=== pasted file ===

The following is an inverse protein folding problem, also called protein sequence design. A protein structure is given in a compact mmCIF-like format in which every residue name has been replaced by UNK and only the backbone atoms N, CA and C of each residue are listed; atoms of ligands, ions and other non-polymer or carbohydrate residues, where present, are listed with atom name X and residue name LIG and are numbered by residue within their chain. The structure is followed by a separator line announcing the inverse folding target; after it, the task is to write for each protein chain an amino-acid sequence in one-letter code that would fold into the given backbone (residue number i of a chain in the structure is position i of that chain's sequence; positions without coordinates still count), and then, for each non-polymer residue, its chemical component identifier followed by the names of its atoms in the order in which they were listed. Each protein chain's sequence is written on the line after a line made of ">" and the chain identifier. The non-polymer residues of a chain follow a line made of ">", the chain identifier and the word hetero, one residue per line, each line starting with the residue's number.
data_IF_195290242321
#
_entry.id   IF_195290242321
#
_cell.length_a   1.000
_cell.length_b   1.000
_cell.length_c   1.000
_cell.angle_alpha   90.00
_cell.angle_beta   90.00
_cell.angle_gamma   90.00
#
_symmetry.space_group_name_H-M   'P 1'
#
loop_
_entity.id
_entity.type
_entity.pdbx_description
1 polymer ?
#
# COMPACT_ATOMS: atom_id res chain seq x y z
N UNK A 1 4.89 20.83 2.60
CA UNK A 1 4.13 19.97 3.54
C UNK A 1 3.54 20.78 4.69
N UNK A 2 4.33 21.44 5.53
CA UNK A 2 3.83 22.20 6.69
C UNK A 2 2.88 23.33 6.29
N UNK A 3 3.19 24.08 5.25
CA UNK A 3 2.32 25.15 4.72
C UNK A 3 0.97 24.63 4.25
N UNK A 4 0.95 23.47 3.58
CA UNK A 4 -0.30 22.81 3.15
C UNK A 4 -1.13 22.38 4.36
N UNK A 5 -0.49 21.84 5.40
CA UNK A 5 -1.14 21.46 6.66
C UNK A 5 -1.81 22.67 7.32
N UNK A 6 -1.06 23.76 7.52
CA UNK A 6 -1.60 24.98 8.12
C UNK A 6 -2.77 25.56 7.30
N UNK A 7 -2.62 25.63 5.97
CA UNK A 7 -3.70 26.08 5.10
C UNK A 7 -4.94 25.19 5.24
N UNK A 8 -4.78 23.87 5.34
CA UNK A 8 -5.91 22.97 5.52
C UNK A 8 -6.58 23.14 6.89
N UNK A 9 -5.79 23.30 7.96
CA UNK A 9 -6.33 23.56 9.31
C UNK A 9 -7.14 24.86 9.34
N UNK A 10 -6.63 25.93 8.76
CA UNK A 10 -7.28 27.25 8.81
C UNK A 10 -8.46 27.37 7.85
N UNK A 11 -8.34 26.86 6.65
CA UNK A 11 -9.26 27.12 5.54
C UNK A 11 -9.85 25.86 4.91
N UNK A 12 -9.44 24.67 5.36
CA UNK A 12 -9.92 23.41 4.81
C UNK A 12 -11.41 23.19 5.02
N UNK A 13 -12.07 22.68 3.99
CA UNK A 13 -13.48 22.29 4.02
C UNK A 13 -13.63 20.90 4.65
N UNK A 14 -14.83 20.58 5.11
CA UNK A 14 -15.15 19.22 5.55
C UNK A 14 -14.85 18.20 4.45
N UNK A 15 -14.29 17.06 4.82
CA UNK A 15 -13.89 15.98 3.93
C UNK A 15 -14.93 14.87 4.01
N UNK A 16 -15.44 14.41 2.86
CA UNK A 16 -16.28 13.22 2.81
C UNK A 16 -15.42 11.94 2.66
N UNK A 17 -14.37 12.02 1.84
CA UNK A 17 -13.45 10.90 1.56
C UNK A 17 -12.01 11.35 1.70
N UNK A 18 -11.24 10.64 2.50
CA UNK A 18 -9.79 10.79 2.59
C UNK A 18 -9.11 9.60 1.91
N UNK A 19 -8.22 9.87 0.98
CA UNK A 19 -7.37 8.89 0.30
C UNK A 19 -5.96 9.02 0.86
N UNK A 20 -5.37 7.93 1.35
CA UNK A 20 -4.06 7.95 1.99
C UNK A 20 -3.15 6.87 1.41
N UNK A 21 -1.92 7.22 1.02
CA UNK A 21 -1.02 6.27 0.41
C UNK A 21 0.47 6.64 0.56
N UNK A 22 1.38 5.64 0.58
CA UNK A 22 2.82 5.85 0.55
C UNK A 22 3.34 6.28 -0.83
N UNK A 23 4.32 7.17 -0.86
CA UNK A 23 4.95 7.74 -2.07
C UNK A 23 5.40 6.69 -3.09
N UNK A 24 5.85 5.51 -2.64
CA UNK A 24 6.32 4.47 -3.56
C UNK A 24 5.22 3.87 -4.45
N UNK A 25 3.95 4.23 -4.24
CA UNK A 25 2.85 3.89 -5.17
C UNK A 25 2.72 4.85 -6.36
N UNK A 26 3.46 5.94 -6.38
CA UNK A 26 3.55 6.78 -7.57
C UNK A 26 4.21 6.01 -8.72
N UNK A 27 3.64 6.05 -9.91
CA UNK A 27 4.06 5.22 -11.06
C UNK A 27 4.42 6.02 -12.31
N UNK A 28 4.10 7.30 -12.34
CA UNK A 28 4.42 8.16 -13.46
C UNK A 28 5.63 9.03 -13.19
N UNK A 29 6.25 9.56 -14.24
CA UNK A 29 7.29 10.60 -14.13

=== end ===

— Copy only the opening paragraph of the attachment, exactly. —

The following is an inverse protein folding problem, also called protein sequence design. A protein structure is given in a compact mmCIF-like format in which every residue name has been replaced by UNK and only the backbone atoms N, CA and C of each residue are listed; atoms of ligands, ions and other non-polymer or carbohydrate residues, where present, are listed with atom name X and residue name LIG and are numbered by residue within their chain. The structure is followed by a separator line announcing the inverse folding target; after it, the task is to write for each protein chain an amino-acid sequence in one-letter code that would fold into the given backbone (residue number i of a chain in the structure is position i of that chain's sequence; positions without coordinates still count), and then, for each non-polymer residue, its chemical component identifier followed by the names of its atoms in the order in which they were listed. Each protein chain's sequence is written on the line after a line made of ">" and the chain identifier. The non-polymer residues of a chain follow a line made of ">", the chain identifier and the word hetero, one residue per line, each line starting with the residue's number.